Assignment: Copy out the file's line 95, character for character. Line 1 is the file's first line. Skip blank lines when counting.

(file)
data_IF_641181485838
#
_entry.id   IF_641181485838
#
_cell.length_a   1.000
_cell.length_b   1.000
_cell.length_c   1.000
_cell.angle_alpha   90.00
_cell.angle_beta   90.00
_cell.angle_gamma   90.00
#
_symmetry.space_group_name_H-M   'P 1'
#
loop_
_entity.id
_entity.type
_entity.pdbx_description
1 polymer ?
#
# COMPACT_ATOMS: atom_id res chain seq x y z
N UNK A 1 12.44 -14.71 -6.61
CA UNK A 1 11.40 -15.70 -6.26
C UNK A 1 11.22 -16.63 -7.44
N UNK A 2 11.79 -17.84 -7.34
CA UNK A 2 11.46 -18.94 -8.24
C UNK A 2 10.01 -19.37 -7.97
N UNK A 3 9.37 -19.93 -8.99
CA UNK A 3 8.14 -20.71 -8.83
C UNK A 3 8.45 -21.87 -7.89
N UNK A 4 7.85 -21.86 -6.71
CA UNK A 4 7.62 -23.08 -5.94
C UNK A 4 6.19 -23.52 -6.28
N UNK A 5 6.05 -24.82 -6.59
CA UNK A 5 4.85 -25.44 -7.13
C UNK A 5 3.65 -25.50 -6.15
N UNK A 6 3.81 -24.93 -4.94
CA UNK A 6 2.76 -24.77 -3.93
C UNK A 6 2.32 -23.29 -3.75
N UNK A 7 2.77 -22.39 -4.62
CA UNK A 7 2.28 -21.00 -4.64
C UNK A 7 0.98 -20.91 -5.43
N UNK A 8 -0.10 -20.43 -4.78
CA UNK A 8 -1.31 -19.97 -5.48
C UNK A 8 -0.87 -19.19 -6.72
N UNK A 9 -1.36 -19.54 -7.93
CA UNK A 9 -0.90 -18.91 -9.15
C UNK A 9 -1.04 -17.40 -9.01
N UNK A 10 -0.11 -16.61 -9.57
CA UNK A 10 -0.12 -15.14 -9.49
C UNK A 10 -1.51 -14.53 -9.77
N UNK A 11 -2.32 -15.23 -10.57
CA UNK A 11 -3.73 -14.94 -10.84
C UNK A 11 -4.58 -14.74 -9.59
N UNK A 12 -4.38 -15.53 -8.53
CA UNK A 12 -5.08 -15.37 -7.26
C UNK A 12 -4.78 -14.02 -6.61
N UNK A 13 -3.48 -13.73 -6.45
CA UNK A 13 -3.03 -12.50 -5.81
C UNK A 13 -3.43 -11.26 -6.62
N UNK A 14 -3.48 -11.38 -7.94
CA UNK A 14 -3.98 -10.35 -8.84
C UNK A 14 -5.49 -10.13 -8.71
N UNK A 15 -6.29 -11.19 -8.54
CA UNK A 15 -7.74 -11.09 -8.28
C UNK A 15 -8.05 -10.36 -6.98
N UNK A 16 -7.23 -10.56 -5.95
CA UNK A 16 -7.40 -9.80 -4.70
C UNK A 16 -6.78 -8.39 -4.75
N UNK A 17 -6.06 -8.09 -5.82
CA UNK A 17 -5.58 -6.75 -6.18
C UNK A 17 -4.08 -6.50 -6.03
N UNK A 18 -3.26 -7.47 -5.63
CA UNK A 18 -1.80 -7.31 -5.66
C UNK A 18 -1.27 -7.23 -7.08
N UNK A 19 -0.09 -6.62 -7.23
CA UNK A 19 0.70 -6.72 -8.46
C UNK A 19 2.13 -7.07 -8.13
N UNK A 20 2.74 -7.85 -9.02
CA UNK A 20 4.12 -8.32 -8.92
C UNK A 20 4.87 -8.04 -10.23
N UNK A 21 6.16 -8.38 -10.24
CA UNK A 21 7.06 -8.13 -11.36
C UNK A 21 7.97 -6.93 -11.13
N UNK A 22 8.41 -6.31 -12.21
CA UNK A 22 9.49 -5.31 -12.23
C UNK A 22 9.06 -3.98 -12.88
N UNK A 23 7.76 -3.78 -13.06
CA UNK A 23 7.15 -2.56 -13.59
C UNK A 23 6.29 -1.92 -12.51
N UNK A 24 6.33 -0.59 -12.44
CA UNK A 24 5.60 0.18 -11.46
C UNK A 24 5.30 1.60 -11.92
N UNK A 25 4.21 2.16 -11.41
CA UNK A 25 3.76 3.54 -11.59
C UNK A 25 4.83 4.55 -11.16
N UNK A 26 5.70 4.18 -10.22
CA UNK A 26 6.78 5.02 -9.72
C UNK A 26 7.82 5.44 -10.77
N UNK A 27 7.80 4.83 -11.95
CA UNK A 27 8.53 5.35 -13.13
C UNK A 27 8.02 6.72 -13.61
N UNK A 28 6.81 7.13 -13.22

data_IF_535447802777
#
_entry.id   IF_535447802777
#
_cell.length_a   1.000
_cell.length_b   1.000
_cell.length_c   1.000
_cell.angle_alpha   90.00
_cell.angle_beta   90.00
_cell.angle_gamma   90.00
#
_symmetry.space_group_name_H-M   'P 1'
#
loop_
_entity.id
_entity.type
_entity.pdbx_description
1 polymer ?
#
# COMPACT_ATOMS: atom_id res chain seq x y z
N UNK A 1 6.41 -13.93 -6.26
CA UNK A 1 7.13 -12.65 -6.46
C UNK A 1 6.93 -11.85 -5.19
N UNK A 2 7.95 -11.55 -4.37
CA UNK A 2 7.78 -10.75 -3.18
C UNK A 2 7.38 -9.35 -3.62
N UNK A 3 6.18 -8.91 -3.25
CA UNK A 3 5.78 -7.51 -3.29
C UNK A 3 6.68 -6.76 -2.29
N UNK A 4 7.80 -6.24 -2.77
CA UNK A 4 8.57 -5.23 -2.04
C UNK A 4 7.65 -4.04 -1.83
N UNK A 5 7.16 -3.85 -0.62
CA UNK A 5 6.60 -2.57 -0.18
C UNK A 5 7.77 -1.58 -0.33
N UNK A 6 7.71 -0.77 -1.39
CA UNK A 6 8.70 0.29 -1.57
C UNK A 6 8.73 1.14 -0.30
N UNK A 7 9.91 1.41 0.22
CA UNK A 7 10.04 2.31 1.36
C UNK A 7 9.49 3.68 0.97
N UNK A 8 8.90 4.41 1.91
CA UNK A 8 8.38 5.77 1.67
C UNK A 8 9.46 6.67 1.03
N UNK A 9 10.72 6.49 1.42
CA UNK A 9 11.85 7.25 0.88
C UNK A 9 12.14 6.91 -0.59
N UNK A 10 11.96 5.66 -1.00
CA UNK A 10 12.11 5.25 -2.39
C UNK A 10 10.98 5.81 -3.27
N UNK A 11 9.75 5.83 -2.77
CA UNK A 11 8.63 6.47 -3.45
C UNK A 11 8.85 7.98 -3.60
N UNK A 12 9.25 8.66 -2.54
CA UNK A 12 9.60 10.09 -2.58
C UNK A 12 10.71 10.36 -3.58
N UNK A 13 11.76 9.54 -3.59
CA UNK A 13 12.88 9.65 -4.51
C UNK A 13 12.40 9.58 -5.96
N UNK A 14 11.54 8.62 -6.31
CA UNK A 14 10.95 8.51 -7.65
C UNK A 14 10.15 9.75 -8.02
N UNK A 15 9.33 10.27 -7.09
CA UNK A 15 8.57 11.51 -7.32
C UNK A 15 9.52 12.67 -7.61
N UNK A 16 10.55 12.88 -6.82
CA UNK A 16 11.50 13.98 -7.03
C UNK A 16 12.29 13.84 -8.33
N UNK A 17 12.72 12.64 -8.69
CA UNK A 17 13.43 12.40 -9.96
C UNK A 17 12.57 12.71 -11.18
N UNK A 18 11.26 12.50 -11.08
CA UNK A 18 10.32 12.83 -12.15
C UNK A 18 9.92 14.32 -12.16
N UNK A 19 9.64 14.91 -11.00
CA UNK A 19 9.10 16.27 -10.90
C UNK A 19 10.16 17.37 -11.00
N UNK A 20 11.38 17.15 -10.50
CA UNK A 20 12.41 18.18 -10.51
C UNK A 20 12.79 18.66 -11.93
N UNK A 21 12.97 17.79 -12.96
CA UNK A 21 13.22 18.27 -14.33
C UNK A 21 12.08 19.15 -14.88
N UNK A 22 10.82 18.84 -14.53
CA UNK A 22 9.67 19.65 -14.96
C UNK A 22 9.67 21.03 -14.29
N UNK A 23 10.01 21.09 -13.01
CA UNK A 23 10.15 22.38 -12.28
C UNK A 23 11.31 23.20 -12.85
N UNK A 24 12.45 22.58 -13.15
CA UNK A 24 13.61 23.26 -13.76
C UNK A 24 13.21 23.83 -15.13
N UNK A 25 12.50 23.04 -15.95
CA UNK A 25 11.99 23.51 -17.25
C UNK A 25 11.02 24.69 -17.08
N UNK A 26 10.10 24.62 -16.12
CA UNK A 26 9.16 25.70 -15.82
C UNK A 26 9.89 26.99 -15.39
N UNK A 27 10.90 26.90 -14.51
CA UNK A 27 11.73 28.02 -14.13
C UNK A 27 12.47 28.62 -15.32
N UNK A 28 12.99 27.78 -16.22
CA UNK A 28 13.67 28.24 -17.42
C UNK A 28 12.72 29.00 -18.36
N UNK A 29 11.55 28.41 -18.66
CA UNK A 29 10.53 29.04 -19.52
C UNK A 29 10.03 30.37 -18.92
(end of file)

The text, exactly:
C UNK A 25 4.83 4.55 -11.16